This is due to the fact that the samples were taken in the middle of the rainy season when the groundwater is not yet diluted. Similar observations were made by Ngouh et al. (2020) in the city of Yaoundé with a maximum of 280 CFU/100 ml in the rainy season which is not very close to that obtained for this study because his study area does not include areas of intense agricultural practices such as in the city of Bafoussam where farms are observed in the city and the uncontrolled use of manure and droppings in agriculture. On the whole, a CF/SF ratio of >4 was observed for the samples, confirming pollution of human origin (George et al. 2021). If we want to compare the values of these coliforms with the WHO standard for drinking water, which is 0 CFU, we can say that the well water in the town of Bafoussam is of very poor microbiological quality.

The principal component analyses for the two seasons are presented in Figures 7 and 8 below

Figure 7

Principal component analysis of dry season coliform units.

Figure 7

Principal component analysis of dry season coliform units.

Close modal
Figure 8

Principal component analysis of rainy season coliform units.

Figure 8

Principal component analysis of rainy season coliform units.

Close modal

In the case of the dry season, it can be seen after factoring the variables that two large principal components are generated with variables that are correlated with each other. In particular, the coliform component is made up of the variables E.coli and E.enterobacteria, both of which have a strong correlation due to their closeness and their position being restricted to other genera of bacteria. The second component is the bacterial component which associates the genera of bacteria such as Salmonella, Shigella, and Staphylococcus which are more or less correlated with each other. Component 1 consists of bacteria from soil and vegetation, while component 2 consists of coliform bacteria from organic matter, particularly faeces. Figure 8 shows that there is microbiological pollution in the town of Bafoussam and many samples have both high coliform and bacterial counts. The samples with the highest microbiological pollution in faecal and total coliforms are NP198, NP74, NP38 and NP213, all of which are located on permeable to moderately permeable soils. As for the rainy season, almost the same thing is observed as in the dry season with the two by two correlations between the variables enterobacteria and E-coli constituting component 1 characterising the coliforms and the two by two correlations between the variables salmonella, shigella and staphylococcus constituting component 2 characterising the specific bacteria. It can be seen that very few samples (almost 5.5%) represented by NP196, NP74 have a very high microbiological load of specific bacteria, although the number of samples with microbiological loads of coliforms is considerable. These samples (NP213, NP214, NP36, NP75, NP173, NP69, NP111, NP1, NP46, NP55, NP19, NP20, NP27, NP17, NP55) represent almost 45% of the sample points, are mostly located on granitic bedrock soils and some on basaltic and ignimbritic bedrock soils. This distribution of high microbiological pollution points on granitic basement soils with high and moderate permeability would confirm that these are susceptible to pollution, making the free groundwater vulnerable to pollution. This can be seen in the following Figure 9 showing the projection map of the well water sampling points onto the soil parent rock types. Compared to the study by Nayebare et al. (2022) soils on sedimentary rock saprolites dominate their study area at 93% and are more susceptible to pollution, making groundwater vulnerable with a maximum concentration of the E.coli order of 319 CFU.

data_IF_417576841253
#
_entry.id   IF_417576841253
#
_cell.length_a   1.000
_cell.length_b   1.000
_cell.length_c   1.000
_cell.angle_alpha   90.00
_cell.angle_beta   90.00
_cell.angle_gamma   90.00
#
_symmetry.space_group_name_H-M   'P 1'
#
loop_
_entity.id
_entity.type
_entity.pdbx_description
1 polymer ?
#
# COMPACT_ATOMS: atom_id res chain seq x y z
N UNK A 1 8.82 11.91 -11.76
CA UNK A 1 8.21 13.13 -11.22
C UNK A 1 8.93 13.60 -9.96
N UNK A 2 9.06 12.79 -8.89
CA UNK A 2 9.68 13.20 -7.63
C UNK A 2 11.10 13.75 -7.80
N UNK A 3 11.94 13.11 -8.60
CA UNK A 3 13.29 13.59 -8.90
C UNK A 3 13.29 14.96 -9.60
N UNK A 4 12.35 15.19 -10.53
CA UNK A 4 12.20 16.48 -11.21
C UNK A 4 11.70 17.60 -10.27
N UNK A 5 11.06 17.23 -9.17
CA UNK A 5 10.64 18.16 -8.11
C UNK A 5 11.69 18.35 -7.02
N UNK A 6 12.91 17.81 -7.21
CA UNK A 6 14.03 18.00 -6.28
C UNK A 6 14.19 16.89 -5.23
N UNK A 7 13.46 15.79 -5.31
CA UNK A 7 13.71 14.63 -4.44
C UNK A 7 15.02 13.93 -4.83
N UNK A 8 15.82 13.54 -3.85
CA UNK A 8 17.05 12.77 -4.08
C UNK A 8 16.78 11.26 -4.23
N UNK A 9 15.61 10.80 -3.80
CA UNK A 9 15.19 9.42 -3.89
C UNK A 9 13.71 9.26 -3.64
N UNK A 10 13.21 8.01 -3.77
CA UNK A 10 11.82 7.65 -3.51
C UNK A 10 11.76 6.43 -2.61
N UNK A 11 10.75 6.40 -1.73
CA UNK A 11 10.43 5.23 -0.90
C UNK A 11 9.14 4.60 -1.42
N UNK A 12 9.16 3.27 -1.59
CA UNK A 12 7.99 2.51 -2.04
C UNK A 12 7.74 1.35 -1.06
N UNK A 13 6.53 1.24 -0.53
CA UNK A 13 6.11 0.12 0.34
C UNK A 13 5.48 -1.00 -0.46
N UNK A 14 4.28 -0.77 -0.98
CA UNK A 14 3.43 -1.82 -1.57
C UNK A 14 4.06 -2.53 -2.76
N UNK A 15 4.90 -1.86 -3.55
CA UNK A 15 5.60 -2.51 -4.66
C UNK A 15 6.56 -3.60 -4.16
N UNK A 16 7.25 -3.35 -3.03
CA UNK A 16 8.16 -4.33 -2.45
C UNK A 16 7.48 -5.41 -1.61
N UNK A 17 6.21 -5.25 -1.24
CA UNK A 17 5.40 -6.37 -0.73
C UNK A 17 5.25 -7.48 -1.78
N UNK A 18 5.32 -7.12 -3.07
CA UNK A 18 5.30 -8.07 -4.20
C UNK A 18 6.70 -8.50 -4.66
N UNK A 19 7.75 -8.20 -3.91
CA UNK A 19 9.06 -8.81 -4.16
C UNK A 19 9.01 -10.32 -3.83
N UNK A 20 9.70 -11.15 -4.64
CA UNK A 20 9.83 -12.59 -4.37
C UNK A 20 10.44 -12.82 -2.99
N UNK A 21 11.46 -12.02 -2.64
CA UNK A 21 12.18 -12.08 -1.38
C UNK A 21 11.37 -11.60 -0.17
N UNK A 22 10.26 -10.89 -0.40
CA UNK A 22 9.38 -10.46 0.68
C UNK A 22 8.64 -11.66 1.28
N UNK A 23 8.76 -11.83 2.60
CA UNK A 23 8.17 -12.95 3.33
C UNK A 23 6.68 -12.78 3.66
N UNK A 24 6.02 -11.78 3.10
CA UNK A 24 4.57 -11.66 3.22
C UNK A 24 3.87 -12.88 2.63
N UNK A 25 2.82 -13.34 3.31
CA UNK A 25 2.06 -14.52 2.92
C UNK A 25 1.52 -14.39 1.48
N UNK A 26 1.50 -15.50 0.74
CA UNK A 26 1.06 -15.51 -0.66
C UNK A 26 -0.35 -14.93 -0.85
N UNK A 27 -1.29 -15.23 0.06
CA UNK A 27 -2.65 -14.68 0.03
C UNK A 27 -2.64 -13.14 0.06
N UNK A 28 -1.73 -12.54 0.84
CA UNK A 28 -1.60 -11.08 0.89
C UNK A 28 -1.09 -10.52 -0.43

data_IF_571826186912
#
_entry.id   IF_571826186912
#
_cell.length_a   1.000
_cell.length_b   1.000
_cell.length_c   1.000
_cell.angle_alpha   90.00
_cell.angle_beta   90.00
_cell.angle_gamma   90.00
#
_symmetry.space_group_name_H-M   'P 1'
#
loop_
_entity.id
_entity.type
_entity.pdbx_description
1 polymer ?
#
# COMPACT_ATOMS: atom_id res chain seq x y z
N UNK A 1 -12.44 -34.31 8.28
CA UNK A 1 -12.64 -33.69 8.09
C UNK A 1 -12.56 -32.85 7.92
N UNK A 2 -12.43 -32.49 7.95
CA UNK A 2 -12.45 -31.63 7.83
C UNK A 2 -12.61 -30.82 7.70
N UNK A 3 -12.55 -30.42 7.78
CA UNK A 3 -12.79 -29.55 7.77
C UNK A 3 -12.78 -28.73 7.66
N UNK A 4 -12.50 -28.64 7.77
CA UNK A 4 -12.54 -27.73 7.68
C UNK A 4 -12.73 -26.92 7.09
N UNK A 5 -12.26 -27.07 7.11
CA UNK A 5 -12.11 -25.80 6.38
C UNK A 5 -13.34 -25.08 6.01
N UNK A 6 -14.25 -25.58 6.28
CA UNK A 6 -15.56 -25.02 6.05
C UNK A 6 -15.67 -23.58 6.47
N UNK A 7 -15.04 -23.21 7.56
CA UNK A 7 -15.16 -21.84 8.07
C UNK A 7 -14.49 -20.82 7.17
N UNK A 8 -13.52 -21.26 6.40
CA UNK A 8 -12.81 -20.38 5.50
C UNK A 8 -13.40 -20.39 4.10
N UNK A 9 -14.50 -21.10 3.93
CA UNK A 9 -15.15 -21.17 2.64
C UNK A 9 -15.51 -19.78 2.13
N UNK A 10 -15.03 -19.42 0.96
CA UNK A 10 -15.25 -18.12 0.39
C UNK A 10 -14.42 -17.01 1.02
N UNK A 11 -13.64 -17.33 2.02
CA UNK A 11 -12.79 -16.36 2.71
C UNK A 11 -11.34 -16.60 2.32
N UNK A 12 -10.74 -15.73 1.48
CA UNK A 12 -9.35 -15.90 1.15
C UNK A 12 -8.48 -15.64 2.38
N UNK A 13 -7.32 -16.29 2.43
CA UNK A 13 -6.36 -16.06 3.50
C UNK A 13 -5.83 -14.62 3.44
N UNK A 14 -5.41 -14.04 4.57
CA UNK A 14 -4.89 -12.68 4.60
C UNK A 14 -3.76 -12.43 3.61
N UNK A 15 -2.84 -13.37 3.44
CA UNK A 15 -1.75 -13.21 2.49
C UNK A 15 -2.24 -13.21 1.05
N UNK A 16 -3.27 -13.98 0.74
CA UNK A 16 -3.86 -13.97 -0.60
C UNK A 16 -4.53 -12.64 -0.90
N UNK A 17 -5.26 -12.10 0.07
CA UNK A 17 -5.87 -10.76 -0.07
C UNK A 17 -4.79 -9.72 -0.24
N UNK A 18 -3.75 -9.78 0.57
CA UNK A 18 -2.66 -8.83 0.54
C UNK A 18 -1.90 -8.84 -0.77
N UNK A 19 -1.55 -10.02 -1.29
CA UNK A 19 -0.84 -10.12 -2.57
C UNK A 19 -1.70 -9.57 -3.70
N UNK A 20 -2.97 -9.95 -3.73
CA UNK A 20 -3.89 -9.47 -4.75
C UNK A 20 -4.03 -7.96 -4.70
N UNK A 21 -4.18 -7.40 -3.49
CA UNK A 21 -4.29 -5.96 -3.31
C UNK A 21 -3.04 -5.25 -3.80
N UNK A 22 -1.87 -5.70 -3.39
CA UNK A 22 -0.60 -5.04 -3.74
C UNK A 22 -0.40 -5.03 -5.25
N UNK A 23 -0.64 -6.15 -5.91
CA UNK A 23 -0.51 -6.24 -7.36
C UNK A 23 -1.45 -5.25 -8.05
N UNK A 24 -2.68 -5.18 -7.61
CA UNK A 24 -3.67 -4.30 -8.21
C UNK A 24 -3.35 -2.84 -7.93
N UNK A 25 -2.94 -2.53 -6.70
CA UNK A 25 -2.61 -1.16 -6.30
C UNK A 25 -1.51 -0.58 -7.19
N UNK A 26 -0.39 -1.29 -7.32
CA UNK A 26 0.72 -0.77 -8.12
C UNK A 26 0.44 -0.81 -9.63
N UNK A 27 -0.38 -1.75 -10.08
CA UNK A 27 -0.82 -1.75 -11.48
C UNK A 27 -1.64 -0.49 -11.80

Figure 9

Well water sampling map of source rock types and soils.

Figure 9

Well water sampling map of source rock types and soils.

Close modal

The objective of this work is to show that hydrogeological characteristics, particularly soil permeability, influence the microbiological quality of groundwater in the town of Bafoussam. The study highlighted the fact that soils on granitic formations are more susceptible to pollution and to the vulnerability of groundwater in the town of Bafoussam than basalts and ignimbrites, through the piezometric monitoring of existing wells, the granulometric analysis of soils and the microbiological analysis of water. It was found that water depths do not vary significantly between the rainy and dry seasons. Water quality is more degraded in the rainy season than in the dry season. This degradation of the bacteriological quality of the water is associated with an uncontrolled urbanisation plan that could deteriorate further in the coming decades. The contribution of this study is to have shown that the susceptibility of soils to pollution is one of the causes of groundwater vulnerability in the city of Bafoussam by establishing a decision-making tool that presents the parcels of the study area and their respective permeabilities. The municipal authorities must establish an urbanisation plan that puts environmental protection first and implement it. It should raise awareness of the poor quality of well water and demand adequate treatment before consumption.

All relevant data are included in the paper or its Supplementary Information.